“But you did, but you did and I thank you,” Tyrone sang out like the two guys on the radio. Not as good as Sam and Dave but he had a clear, strong voice.

He stopped when he saw me, lounging on the vacant lot where I had abided since my house was torn down a few years ago.

“Hey, you. What’d you say your name was?”


He dropped on the ground beside me and gave me that squinty-eyed look again. “I been looking for you since yesterday.”

“You have?” Nobody ever looked for me anymore, not since the funeral anyway.

“Turns out I owe you an apology.”

“You do? What for?”

“I should’ve believed you yesterday or whenever it was. I keep losing track of time.”

“That’s to be expected. I know it doesn’t feel like I been here for 135 years.”

He was getting ready to say something else until my statement made him stop. “Huh? What you mean by that?”

Remembering my vow to be patient with this fellow, I explained as calmly as I could. “I was twelve when I passed on. I had the diphtheria. I been here ever since.”

“No kidding?” He considered that for a moment. “The thing is, I realize now you might be right. I don’t understand it but I know something weird is going on. When I went home, I couldn’t turn the doorknob of my very own door. I tried again and again and couldn’t get ahold of it. I tried to push against the door but it didn’t move a speck. I still ended up in the living room anyway.”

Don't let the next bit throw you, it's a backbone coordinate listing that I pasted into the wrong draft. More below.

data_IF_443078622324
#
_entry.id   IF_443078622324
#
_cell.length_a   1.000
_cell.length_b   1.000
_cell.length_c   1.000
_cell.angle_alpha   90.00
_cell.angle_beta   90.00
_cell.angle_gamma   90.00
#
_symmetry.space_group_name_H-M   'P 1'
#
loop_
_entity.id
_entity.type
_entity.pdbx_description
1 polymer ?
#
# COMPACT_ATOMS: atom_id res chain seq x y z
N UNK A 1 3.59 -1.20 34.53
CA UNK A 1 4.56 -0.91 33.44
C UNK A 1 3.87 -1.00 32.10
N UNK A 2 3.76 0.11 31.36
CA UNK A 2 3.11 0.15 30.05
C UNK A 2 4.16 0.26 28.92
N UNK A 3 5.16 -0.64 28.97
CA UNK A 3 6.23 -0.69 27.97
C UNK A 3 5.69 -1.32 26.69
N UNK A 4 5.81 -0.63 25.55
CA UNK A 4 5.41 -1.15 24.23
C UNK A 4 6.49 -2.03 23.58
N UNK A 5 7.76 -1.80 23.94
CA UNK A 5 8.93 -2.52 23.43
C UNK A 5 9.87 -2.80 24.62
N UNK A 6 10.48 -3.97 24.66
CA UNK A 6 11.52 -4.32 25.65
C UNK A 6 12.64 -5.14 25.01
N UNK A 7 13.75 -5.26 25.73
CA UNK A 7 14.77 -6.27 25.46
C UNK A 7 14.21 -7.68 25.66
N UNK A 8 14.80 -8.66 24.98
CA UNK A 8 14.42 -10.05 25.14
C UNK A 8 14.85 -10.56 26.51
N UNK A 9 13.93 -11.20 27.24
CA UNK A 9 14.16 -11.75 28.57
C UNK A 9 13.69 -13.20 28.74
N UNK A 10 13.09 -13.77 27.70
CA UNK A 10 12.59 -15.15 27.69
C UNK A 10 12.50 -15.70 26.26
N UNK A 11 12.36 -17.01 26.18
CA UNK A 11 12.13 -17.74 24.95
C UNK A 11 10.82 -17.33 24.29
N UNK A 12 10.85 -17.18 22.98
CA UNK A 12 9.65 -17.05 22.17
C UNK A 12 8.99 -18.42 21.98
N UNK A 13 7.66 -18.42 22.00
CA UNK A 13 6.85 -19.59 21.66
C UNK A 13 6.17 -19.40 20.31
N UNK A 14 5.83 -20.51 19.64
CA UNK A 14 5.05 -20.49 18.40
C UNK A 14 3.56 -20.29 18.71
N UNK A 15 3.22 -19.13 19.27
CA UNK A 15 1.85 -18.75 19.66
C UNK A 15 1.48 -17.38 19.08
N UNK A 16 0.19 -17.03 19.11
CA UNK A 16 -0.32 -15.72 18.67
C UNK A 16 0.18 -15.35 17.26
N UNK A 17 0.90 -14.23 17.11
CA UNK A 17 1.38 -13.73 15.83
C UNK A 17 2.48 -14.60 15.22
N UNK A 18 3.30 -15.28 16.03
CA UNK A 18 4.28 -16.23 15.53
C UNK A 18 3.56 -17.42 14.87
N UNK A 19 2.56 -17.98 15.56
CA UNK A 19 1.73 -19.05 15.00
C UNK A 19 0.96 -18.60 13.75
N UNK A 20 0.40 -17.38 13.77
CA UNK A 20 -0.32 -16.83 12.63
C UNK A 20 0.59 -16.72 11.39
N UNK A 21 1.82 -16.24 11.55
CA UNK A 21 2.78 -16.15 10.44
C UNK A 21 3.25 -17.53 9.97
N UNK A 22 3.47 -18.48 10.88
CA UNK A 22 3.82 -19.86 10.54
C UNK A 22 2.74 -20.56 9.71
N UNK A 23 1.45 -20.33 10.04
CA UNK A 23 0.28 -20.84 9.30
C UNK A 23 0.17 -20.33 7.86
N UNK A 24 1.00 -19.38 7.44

“Yeah, that’s how it is for me, too. I can’t move anything but things like walls and doors don’t keep me out anymore. I wish I could talk to people, but they can’t hear or see me.”

“I know what you mean. Mama and Grandma ReRe were in the living room and I expected them to look up when I came in.”

“But they didn’t.”

“Naw. It was as if I wasn’t even there. I sat between my Mama and Grandma ReRe. They had that ‘Julia’ show on the TV. Mama always likes seeing that Afro-American lady with her own show but I’m not sure she was actually watching it. My house was crowded with people. There were church ladies running around in the kitchen. They were frying chicken but I couldn’t smell a thing. And the Reverend Fuller was sitting with my Auntie Anita. They both had their eyes closed, like they were praying. Anyway, Mama never once turned to look at me. I tried to talk to her but she didn’t hear me neither. She had a tissue in her hand and was shredding it to bits, crying her eyes out. I put my arms around her but it didn’t do no good.”

I remember my own mother after I passed. It was hard thinking about how I made her feel. Now it seemed like what I recalled most was her handkerchief, the Irish linen one edged in lace and her initials stitched in pale blue on one corner. She lost it once after she came home from church and she spent hours looking for it. I found it wedged under a cushion and she laughed as she hugged me.